AbstractThe goal of this project is to develop tools and information, based on the most current science, that environmental protection professionals can use to make better management decisions about enhancing water quality.
IssueWhile it is in everyone's interest to protect our nation's water resources, our strategies for controlling the flow of potential contaminants from the landscape to rivers and lakes are outdated. In fact, most of our management practices for controlling agricultural pollution are based on research that was done from the 1930s to the 1950s. Not surprisingly, geosciences like hydrology have made substantial progress over the last half-century. Although most of these scientific advances are well documented in professional journals, this information has not translated into improved water-quality protection practices or tools.
ResponseIn addition to our various grassroots interactions with water quality professionals, we have initiated a program to develop user-friendly, web-based resources that synthesize relevant scientific information for teachers, extension agents, watershed planners, and governmental agencies. The online program also includes a growing number of water resource tools that are based on the best and most current science. We have focused on two areas, runoff mechanisms and subsurface transport. We have developed, and are continually improving, a website that explains scientific advances in controlling runoff and subsurface transport. This information can completely change the way we think about pollutant transport. The website also provides examples, animations, and photographs to illustrate the processes involved. Our computer models and scientific papers will also be Web-accessible. Among the most exciting features of this resource are point-and-click, map-based tools that allow users to generate maps indicating hydrological sensitivity or groundwater contamination risks. Within the next 12 to 24 months, we will include maps for all of New York State and perhaps the entire Northeast. At present, our tools have been developed only for a few test counties in New York.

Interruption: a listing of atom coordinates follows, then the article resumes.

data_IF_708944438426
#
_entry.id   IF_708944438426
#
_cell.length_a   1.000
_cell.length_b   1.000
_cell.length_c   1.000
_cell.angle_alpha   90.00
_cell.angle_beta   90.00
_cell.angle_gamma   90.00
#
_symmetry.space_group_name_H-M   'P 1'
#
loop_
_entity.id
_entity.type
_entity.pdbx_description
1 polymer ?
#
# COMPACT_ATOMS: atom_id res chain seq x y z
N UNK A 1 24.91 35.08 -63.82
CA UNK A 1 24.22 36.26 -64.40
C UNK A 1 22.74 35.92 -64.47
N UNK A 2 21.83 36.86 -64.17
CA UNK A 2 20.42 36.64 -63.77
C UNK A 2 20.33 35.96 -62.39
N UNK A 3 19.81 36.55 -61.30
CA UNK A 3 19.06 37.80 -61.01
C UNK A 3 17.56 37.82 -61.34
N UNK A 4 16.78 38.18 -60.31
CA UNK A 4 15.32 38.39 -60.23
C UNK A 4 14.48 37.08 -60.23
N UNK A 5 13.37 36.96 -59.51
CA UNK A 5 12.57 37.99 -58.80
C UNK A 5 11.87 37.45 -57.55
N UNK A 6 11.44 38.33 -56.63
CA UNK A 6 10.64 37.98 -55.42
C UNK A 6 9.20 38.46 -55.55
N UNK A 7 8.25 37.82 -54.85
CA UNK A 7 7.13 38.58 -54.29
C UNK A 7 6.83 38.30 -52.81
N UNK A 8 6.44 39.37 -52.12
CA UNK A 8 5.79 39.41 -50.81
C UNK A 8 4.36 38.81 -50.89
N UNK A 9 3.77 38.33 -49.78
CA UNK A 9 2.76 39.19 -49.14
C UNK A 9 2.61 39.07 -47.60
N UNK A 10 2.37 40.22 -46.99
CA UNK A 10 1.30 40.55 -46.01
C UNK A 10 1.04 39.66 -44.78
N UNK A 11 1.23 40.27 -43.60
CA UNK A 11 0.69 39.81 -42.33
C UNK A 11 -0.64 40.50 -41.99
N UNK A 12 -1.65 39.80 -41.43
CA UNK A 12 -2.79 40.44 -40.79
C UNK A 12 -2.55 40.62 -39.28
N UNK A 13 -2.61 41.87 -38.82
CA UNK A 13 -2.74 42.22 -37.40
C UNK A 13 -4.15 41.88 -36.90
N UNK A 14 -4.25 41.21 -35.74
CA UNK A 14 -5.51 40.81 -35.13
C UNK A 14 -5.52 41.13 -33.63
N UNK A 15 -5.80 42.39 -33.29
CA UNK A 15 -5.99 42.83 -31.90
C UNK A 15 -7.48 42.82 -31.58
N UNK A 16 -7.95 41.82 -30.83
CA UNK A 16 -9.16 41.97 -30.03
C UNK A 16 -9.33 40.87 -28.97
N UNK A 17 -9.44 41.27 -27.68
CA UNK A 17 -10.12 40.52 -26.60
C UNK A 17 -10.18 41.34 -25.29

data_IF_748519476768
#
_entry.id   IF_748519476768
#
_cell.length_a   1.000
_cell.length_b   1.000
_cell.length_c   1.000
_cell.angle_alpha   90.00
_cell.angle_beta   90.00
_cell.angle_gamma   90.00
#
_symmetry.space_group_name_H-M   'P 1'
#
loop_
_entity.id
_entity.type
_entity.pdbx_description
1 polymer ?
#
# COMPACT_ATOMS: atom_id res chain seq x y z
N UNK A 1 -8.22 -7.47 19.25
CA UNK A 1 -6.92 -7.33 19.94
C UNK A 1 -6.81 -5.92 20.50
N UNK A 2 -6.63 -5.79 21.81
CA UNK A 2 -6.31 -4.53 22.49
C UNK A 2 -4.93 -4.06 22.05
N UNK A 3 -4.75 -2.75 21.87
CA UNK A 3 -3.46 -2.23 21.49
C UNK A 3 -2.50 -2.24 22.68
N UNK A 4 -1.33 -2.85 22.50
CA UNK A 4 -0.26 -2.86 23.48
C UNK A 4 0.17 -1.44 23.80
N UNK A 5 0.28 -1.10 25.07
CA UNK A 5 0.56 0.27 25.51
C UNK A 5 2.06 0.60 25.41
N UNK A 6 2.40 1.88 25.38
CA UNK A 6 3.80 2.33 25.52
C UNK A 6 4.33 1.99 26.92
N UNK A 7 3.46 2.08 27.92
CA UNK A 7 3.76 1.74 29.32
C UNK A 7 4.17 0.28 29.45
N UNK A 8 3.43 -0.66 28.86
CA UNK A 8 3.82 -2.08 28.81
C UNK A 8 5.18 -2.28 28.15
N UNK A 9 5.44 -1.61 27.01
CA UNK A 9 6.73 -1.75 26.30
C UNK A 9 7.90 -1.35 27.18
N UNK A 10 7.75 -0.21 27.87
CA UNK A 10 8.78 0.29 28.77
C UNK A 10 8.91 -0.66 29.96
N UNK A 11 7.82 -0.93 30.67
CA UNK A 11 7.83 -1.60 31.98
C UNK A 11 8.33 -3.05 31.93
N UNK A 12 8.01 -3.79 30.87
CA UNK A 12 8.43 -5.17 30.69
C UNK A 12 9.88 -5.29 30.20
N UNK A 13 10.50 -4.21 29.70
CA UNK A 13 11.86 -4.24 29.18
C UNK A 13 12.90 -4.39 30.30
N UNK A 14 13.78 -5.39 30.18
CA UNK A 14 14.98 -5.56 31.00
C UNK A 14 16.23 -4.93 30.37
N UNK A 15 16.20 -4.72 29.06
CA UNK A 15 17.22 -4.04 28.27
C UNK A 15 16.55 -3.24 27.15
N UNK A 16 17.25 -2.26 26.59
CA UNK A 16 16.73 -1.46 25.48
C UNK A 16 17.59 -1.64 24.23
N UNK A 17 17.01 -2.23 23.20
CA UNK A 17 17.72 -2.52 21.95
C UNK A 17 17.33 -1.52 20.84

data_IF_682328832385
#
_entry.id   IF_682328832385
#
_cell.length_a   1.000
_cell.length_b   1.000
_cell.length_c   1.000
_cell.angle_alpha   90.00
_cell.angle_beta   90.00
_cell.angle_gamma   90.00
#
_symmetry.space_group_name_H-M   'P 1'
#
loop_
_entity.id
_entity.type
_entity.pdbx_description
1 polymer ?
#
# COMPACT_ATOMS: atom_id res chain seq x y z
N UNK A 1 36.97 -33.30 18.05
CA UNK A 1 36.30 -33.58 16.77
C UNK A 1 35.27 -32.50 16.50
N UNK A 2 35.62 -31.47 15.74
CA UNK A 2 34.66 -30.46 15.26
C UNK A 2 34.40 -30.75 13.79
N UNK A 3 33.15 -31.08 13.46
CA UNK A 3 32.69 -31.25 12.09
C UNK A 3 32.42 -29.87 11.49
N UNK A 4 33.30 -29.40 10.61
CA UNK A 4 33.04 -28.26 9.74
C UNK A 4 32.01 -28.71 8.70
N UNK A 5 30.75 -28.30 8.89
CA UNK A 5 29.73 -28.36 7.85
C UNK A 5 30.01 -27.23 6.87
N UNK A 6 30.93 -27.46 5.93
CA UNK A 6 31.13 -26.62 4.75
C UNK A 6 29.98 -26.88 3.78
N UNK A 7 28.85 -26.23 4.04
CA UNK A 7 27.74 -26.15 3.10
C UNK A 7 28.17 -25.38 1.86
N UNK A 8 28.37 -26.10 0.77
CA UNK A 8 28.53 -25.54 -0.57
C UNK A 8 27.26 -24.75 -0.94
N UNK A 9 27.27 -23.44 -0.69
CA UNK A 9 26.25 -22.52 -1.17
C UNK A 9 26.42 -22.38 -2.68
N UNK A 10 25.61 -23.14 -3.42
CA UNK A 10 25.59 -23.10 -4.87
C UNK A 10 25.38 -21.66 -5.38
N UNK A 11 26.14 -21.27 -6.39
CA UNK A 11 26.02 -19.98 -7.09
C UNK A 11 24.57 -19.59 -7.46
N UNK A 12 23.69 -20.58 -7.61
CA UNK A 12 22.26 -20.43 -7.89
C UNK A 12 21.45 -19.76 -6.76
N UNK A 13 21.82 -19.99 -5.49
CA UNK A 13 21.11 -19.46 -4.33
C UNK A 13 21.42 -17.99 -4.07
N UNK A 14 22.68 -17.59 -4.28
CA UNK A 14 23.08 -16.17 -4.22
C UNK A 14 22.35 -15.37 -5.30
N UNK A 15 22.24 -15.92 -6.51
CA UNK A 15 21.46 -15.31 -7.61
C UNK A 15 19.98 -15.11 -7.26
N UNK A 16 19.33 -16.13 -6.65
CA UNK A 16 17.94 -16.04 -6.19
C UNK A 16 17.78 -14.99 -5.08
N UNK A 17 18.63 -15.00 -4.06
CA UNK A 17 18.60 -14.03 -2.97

ImpactThis project has changed the way water quality professionals and government agencies think about land management. For example, this program introduced the term "hydrologically sensitive area," or HSA, into the water resources vernacular. The term refers to locations in the landscape that are prone to generating runoff. The HSA concept has become part of the national "phosphorus index" effort to control phosphorus contamination of rivers and lakes. The hydrological models developed as part of this project have been adopted by several state agencies and by the New York City watershed programs. Additionally, we have begun modifications to two common, internationally used water quality models the Soil Water Assessment Tool (SWAT) and the Generalized Watershed Loading Function (GWLF) to update their hydrologic routines so that they will be consistent with current hydrological science. The online component of this project is incomplete, but we are already getting enthusiastic feedback from professionals around the world. Because this project is still in progress, its full impact on improving water quality has not yet been realized.
- Federal Formula Funds - Research (e.g., Hatch, McIntire-Stennis, Animal Health)
- State or Municipal (e.g., NYSDAM)
- Other USDA (e.g., Water Quality, Special Grants, NRI)
- USDA-ARS at Pennsylvania State University (Bil Gburek) -
- USDA-NRCS at Walton, NY (Gary Lamont) -
- Untied States Geological Survey (Mike McHale) -
- New York City Department of Environmental Protection -
- New York State Department of Environmental Conservation -
- Watershed Agriculture Council -
- Delaware County Department of Watershed Affairs -
- Cornell University Department of Crop and Soil Science -
- Cornell University Department of Earth and Atmospheric Science
- Tammo Steenhuis, Department of Biological & Environmental Engineering, Cornell University
- Art Lembo, Department of Crop and Soil Science, Cornell University
- Larry Geohring, Department of Biological & Environmental Engineering, Cornell University
- Pierre Gerard-Merchant, Department of Biological & Environmental Engineering, Cornell University
- Michael F. Walter, Department of Biological & Environmental Engineering, Cornell University
- Brian Richards, Department of Biological & Environmental Engineering, Cornell University